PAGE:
to me that this is a good example where a more precise

result clarifies things. As I got into this, I noticed

that continuity is not really the main idea, at least

not in the calculations I wound up doing.

To review, there are 5 relevant values one can associate

with a function f(x) at a given point x = c:

The left lower and left upper extreme limits,

lim-inf f(c-) and lim-sup f(c-).

The value of f at x = c, f(c).

The right lower and right upper extreme limits,

lim-inf f(c+) and lim-sup f(c+).

There are various "measures of discontinuity" that can

be assigned to f(x) at x = c, such as the maximum of

the two pairs of unilateral extreme-limit differences,

the maximum of the differences between any two of the

four extreme limits, the maximum of the differences

between the value of the function and any of the four

extreme limits, etc.

In the case where f is monotone, these reduce to

just three: f(c-), f(c), and f(c+). Moreover, f(c)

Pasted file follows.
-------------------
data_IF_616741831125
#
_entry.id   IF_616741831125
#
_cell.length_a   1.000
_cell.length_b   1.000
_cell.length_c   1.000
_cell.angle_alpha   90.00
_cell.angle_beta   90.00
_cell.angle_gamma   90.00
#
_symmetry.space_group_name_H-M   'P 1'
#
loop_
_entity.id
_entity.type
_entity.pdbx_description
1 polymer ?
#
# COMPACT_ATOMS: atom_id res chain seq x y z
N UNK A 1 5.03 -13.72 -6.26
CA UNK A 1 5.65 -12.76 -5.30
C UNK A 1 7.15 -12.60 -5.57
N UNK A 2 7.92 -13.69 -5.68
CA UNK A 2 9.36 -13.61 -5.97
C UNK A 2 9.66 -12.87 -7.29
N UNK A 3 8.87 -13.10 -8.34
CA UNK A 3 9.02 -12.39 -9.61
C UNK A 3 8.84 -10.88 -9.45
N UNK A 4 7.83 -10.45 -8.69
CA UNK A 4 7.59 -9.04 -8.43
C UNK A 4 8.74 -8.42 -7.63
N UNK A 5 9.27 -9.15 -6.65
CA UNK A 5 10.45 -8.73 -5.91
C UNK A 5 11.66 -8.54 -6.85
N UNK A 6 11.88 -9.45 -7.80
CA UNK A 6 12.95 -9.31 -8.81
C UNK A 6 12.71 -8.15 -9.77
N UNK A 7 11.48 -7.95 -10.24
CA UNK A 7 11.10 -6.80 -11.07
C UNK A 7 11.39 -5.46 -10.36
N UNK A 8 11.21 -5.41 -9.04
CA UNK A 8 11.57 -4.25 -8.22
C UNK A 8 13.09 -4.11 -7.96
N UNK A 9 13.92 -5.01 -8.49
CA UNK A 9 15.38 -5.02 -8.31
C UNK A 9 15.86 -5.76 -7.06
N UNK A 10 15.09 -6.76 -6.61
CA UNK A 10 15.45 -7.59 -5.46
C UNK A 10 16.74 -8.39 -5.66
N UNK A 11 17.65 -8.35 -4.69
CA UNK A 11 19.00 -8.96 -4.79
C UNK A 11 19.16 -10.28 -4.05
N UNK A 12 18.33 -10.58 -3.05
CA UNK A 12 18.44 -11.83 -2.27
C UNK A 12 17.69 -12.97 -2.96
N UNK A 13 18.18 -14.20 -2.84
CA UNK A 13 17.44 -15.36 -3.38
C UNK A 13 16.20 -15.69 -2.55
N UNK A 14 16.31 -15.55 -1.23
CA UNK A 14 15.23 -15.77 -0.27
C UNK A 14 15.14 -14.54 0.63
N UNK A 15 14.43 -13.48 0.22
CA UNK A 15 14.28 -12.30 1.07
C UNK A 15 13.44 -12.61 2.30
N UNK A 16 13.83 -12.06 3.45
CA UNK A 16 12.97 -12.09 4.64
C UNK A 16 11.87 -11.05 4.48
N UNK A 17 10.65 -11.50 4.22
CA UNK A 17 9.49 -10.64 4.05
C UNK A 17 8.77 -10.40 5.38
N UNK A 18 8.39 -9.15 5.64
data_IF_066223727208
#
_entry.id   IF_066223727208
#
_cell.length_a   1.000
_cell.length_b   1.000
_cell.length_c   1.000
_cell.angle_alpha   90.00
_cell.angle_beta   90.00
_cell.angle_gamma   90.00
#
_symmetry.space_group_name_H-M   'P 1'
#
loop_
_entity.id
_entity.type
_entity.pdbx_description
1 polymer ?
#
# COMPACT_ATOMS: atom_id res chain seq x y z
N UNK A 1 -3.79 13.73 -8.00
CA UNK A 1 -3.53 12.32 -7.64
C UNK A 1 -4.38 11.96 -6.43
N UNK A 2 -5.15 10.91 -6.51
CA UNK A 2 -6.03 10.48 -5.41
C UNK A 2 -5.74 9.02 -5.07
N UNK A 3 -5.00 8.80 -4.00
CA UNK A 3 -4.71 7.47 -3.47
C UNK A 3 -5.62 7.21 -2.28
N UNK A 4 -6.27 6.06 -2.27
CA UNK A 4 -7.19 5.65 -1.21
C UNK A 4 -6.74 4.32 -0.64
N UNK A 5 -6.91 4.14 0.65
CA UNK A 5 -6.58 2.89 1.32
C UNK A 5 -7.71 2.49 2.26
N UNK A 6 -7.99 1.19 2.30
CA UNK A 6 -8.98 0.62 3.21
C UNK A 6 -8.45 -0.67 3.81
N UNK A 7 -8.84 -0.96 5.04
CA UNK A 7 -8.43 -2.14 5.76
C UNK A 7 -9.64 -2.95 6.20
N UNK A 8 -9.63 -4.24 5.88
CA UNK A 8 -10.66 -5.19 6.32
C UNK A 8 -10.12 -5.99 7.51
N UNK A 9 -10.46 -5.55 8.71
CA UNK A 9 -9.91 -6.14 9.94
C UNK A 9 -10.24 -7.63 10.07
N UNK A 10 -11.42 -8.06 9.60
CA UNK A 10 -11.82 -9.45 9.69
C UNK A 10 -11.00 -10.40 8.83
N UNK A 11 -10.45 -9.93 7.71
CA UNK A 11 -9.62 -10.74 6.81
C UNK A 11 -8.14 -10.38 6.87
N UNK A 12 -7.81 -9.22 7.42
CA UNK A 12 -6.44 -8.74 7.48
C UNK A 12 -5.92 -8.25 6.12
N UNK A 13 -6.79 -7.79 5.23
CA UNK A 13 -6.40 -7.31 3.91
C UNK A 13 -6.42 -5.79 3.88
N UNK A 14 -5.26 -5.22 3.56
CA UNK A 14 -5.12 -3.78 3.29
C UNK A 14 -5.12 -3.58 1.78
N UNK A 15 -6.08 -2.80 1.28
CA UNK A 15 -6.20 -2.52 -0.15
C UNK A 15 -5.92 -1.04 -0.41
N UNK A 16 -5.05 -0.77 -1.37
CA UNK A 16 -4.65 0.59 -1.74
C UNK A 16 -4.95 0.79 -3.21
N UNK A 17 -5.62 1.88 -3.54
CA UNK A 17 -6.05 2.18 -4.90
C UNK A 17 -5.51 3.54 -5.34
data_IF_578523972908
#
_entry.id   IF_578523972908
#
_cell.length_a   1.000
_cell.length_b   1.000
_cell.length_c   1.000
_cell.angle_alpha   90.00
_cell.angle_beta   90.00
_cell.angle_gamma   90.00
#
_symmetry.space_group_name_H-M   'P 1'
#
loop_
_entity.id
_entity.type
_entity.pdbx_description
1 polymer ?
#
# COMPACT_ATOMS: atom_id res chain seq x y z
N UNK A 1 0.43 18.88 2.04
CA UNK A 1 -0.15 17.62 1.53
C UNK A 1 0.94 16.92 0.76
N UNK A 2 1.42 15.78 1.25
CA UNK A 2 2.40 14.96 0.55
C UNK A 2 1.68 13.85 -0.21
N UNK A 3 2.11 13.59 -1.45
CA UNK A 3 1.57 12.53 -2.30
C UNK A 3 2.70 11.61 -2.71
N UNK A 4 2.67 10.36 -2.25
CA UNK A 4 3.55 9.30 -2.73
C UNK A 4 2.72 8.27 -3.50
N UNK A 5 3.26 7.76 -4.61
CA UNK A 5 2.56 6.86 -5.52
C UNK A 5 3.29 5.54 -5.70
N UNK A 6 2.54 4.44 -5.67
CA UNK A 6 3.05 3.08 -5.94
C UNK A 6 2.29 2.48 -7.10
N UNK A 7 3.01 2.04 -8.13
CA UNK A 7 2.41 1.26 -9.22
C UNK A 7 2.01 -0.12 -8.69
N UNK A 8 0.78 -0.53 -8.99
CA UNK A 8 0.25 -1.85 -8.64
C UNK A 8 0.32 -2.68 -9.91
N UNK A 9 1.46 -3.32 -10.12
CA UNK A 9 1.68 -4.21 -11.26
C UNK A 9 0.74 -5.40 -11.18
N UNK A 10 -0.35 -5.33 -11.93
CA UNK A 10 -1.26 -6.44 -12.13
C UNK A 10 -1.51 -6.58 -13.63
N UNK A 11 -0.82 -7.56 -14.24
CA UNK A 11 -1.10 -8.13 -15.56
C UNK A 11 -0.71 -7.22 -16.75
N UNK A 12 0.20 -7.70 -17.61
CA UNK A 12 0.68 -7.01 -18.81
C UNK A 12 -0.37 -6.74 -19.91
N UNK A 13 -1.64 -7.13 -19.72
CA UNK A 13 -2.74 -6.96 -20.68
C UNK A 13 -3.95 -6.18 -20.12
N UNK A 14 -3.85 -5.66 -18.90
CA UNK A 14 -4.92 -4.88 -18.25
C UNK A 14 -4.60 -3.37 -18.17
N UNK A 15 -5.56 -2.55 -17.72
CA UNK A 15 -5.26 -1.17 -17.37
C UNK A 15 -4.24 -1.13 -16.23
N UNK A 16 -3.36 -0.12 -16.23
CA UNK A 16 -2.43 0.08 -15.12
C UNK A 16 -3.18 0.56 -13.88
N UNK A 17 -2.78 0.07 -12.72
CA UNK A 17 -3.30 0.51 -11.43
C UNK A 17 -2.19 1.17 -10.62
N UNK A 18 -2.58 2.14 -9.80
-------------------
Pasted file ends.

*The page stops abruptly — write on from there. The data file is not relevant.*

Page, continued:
lies between f(c-) and f(c+).

If f has bounded variation, then we still have just

these three, although f(c) may no longer lie between

f(c-) and f(c+). Incidentally, the reason BV functions

have left and right limits is because the left and

right limit operations commute with subtraction

(indeed, the commute with all four basic arithmetic

operations), and every BV function can be written

as a difference of monotone functions. Note that

the unilateral extreme limits (or even the bilateral

lim-inf and lim-sup's at a point) only satisfy one

inequality (which varies according to whether it's

the lim-inf or the lim-sup), and not equality, for

subtraction of functions. Thus it's really a pair of